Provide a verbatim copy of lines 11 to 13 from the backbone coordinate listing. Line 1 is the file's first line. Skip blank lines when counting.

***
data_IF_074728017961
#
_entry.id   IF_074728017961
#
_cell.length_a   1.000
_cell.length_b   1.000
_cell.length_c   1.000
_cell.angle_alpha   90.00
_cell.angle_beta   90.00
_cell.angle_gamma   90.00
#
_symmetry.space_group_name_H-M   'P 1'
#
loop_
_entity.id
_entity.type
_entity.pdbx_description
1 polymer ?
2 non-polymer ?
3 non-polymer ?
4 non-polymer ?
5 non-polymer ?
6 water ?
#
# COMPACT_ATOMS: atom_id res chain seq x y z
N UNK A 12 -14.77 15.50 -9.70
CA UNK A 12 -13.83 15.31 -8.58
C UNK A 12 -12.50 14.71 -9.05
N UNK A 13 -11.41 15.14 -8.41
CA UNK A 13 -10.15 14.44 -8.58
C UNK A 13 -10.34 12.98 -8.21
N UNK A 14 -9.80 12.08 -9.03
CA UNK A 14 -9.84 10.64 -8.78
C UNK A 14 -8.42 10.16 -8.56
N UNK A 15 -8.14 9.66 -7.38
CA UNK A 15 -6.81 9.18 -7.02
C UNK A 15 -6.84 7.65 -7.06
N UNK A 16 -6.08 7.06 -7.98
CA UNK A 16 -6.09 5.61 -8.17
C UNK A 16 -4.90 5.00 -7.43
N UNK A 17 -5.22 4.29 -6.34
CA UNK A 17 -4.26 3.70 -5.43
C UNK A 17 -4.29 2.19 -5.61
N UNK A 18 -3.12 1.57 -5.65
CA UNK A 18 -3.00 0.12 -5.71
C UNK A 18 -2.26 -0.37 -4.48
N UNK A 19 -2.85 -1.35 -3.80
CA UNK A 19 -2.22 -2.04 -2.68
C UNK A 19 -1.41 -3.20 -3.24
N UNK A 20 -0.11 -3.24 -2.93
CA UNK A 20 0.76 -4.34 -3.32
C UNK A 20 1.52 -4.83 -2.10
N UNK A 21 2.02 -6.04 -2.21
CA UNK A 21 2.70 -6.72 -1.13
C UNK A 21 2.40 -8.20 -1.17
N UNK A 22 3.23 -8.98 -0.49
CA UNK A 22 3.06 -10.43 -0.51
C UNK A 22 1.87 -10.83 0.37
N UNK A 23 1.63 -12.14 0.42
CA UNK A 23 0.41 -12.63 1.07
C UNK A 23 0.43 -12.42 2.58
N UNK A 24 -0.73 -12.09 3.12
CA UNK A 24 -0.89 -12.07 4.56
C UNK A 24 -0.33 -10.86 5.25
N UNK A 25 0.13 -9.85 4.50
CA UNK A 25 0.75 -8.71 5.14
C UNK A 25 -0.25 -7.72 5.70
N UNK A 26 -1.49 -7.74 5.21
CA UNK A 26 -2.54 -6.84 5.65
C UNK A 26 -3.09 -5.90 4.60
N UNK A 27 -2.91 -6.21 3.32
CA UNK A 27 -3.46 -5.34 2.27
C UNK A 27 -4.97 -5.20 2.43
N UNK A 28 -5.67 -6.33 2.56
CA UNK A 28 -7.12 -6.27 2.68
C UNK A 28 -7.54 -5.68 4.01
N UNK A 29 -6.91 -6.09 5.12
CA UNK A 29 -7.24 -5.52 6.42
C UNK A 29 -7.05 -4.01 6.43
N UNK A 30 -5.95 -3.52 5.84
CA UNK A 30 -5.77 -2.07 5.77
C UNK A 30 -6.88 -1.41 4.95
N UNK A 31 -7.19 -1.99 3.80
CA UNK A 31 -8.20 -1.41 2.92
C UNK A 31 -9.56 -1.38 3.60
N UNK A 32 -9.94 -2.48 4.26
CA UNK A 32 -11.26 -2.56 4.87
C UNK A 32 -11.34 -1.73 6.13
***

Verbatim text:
#
_symmetry.space_group_name_H-M   'P 1'
#